Celebrate Small Business Saturday

Under The Hood


With the trials of family holidays and the terrors of chain stores on Black Friday behind us, locally-owned retailers hope to Gulf Coast shoppers find good reason to venture into brick-and-mortar shops on today, Small Business Saturday. While there may not be a line of people camped out in front of any storefronts, the chance to find gifts that aren’t advertised in national circulars offers plenty of reason to trek into places only found in this market.

“Nothing is more special than getting a jewelry box from a downtown jeweler, who knows you and knows you face from around downtown, or to walk into a place like Panache and [the sales person] knows your personal style or can buy with your style in mind,”” says Laura Kresl, marketing coordinator for the Sarasota Downtown Merchants Association. The business organization’s website right now heavily promotes Small Business Saturday, an answer to mall-based rush on Black Friday and to e-retailer’s efforts on Cyber Monday. The merchants’ site spotlights local businesses welcoming customers today and everyday downtown.

American Express has been running a Shop Small countdown to the start of Small Business Saturday. And in addition to directing customers to businesses participating in the campaign, you can also find substantial data on the economic impact of keeping your dollars in local cash registers. American Express notes that 2.4 million small businesses operate in Florida, and as of 2014, those businesses employed 42.8 percent of the workforce in the Sunshine State.

And local business leaders say the economic figures represent just part of the equation. Heather Kasten, executive director of the Lakewood Ranch Business Alliance, says that everyone who enjoys the vibrant small down feeling when you walk down Main Street Lakewood Ranch should remember that’s only possible because of the locally owned businesses filling storefronts there. “It’s hometown Americana,” she says, “and what goes along with that is all the small business owners, especially in this world where it is so easy to point, click and ship.”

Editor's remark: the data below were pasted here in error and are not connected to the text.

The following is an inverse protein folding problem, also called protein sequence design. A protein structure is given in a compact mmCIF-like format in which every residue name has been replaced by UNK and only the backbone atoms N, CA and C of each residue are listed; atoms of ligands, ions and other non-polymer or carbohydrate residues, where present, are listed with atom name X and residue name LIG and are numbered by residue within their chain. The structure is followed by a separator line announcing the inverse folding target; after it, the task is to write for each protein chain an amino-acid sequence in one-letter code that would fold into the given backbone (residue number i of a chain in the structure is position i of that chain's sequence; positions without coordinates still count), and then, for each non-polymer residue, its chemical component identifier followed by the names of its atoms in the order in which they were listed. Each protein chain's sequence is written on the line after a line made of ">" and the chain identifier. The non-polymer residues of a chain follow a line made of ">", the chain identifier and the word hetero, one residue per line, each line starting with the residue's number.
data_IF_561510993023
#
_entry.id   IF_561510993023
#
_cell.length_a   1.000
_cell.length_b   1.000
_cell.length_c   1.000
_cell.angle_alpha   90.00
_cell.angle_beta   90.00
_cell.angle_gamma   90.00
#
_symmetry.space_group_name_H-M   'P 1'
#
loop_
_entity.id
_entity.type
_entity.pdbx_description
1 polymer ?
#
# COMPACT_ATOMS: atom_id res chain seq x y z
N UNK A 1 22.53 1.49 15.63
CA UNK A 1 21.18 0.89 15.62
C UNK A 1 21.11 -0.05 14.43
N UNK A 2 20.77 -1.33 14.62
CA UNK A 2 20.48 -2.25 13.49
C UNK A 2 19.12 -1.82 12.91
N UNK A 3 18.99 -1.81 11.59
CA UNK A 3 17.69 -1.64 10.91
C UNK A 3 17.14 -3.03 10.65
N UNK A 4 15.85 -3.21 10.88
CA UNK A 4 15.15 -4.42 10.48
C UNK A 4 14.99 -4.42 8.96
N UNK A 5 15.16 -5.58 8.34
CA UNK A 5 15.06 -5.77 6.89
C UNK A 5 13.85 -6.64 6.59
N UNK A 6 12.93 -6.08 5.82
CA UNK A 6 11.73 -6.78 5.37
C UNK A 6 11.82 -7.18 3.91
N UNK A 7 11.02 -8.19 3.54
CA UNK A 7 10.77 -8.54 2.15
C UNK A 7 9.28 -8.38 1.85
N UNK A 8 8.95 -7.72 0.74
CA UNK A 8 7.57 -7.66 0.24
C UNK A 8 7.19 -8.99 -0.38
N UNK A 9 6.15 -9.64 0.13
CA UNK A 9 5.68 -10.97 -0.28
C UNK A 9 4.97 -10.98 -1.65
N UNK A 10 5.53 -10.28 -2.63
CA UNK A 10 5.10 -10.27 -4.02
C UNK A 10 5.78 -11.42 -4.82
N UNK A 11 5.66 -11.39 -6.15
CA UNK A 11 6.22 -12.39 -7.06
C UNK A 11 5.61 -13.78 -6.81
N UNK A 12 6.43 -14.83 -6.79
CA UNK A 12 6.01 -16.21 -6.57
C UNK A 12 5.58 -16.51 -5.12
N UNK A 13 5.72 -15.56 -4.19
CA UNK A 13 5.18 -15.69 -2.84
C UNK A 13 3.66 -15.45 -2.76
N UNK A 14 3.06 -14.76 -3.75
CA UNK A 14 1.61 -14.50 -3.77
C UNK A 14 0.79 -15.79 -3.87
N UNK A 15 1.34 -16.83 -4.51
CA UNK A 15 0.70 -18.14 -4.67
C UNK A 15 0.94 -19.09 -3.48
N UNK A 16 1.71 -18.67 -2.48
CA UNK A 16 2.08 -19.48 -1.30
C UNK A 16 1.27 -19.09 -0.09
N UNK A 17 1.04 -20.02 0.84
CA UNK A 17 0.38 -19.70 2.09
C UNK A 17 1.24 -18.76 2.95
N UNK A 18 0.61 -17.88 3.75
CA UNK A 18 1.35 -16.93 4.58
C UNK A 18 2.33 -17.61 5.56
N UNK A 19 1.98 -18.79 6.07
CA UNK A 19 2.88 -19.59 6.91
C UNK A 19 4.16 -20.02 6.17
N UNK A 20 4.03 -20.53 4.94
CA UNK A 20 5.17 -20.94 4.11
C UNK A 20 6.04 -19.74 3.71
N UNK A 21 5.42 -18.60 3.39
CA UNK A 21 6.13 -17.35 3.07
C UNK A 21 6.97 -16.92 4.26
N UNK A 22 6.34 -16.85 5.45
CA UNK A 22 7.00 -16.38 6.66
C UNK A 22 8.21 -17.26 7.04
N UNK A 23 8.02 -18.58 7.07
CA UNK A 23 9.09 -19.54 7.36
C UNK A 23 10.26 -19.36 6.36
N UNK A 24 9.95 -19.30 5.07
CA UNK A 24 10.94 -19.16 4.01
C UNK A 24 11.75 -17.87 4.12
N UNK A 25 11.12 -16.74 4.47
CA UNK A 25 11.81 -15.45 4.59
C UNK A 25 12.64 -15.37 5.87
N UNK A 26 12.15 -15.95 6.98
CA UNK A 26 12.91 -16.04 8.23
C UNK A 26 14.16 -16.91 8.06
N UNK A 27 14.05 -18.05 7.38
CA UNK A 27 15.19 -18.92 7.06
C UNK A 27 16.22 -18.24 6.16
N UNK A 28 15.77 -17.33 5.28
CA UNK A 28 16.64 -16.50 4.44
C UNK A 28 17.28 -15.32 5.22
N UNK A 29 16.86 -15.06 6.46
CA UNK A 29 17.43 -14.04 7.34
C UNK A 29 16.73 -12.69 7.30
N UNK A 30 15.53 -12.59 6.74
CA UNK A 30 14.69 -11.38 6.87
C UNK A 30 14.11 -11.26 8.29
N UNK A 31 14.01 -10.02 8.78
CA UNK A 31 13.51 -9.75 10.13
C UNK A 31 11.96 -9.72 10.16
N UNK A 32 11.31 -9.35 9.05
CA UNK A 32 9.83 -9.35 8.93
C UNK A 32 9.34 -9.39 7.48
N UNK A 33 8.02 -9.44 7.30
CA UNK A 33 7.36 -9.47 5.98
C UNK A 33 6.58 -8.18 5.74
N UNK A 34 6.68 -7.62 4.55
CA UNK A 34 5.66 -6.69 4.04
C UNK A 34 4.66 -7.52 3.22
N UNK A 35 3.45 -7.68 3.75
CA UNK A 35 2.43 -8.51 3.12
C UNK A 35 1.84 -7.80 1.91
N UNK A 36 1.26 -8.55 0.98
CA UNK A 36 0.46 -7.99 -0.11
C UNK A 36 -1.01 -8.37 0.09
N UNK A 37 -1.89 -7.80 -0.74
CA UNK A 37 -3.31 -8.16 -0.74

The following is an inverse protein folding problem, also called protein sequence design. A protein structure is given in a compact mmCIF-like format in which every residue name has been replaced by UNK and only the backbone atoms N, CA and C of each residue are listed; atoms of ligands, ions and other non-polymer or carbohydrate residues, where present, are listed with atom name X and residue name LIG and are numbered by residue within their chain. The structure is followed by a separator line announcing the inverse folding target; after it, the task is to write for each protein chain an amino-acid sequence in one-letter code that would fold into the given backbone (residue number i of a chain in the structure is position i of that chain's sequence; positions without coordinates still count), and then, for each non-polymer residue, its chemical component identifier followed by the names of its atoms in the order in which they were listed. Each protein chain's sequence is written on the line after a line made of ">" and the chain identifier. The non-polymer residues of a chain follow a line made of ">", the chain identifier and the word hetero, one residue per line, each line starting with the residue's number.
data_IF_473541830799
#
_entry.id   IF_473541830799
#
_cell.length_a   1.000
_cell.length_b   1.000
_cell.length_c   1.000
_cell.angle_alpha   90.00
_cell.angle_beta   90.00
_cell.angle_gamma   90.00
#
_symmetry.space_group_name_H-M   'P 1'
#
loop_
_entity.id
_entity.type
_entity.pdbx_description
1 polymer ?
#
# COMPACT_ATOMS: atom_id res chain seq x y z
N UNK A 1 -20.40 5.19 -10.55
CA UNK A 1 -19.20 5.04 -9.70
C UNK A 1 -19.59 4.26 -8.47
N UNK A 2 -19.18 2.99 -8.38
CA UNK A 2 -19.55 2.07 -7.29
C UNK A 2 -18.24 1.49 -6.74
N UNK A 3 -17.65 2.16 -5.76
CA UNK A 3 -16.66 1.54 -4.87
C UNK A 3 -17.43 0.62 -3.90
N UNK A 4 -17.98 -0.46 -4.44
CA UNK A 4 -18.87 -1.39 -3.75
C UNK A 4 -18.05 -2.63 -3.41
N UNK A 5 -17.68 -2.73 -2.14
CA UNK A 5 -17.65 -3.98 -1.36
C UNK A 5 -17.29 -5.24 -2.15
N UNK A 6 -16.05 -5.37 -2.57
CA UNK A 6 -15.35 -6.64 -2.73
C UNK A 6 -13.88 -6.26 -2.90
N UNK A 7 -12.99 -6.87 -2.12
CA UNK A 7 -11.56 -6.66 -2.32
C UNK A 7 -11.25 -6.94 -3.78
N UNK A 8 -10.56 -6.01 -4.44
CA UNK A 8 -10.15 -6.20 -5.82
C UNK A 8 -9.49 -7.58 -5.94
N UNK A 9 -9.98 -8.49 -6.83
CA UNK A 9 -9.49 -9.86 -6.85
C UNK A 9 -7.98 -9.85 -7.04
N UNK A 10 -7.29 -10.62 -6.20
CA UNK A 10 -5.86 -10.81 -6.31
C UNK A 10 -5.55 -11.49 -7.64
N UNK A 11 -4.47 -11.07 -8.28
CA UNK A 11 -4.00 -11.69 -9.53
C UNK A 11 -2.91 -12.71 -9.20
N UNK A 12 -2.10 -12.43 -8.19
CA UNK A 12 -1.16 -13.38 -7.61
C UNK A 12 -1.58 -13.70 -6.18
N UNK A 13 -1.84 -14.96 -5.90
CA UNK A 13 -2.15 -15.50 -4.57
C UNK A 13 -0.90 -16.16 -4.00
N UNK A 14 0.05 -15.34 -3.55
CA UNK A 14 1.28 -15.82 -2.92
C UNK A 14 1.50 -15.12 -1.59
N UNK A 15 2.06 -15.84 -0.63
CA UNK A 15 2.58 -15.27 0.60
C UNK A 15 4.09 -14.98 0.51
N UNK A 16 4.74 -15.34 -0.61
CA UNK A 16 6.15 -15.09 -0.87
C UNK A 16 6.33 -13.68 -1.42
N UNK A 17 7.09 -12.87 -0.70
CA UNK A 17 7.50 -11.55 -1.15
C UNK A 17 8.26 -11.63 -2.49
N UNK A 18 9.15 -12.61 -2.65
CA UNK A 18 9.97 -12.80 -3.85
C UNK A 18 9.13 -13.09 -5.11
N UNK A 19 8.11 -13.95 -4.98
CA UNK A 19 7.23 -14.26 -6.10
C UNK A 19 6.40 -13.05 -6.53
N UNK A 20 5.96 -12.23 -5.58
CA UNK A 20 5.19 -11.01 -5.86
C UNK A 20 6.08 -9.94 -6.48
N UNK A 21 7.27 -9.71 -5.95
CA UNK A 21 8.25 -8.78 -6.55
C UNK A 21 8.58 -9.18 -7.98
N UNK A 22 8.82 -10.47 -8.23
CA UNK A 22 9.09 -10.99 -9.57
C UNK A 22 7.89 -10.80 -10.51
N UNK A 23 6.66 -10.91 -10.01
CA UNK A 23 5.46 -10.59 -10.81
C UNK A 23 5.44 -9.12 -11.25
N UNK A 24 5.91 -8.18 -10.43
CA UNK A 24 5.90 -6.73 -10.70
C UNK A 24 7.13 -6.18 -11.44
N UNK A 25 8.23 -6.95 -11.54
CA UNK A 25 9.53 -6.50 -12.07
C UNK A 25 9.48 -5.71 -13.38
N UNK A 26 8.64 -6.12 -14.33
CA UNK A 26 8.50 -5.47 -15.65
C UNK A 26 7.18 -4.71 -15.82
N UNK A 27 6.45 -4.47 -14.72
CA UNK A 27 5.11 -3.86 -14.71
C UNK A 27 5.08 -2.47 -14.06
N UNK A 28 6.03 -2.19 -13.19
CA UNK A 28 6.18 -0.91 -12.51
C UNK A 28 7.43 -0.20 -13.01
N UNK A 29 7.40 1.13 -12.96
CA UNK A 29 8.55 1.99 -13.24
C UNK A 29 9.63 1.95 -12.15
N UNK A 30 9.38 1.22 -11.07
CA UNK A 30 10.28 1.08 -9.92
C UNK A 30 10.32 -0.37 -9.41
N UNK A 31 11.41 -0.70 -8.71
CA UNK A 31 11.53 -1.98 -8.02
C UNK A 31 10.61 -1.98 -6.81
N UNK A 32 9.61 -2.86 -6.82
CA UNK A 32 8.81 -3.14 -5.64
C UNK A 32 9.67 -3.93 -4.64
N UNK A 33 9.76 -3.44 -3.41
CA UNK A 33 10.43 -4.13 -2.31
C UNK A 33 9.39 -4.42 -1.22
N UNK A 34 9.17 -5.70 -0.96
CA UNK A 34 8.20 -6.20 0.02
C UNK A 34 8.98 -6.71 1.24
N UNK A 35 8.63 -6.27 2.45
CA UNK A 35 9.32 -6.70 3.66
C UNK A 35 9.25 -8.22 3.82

And of course, many shop owners don’t so much mind is consumers shop online, so long as they buy in town. Kresl, owner of Sarasota-based marketing firm Pro It Out, says merchants realize 80 percent of shoppers today look for goods online before going to the storefront, but when it’s time to see a product in real life, why not check it out at a mom-and-pop store? And when you go to those shops, you just might see something that never popped up in a search on Amazon.

Plus, it beats the madness of a Walmart on Thanksgiving evening. While the mega-brand stores see elbow-to-elbow traffic, the crowds coming to area downtowns remain robust but sane. Why not go somewhere that you can enjoy the weather outside, grab a coffee at Pastry Art and head to find a rare book only available at the stacks of Parker’s Books?

Certainly, the Gulf Coast reaps benefits both in job creation and in an attractive quality of life by having vital and sustainable commerce in its many active downtown areas. Shopping local today does something to keep the region’s character thriving while also getting some things checked off the holiday shopping list.

Jacob Ogles is contributing senior editor for SRQ Media Group.

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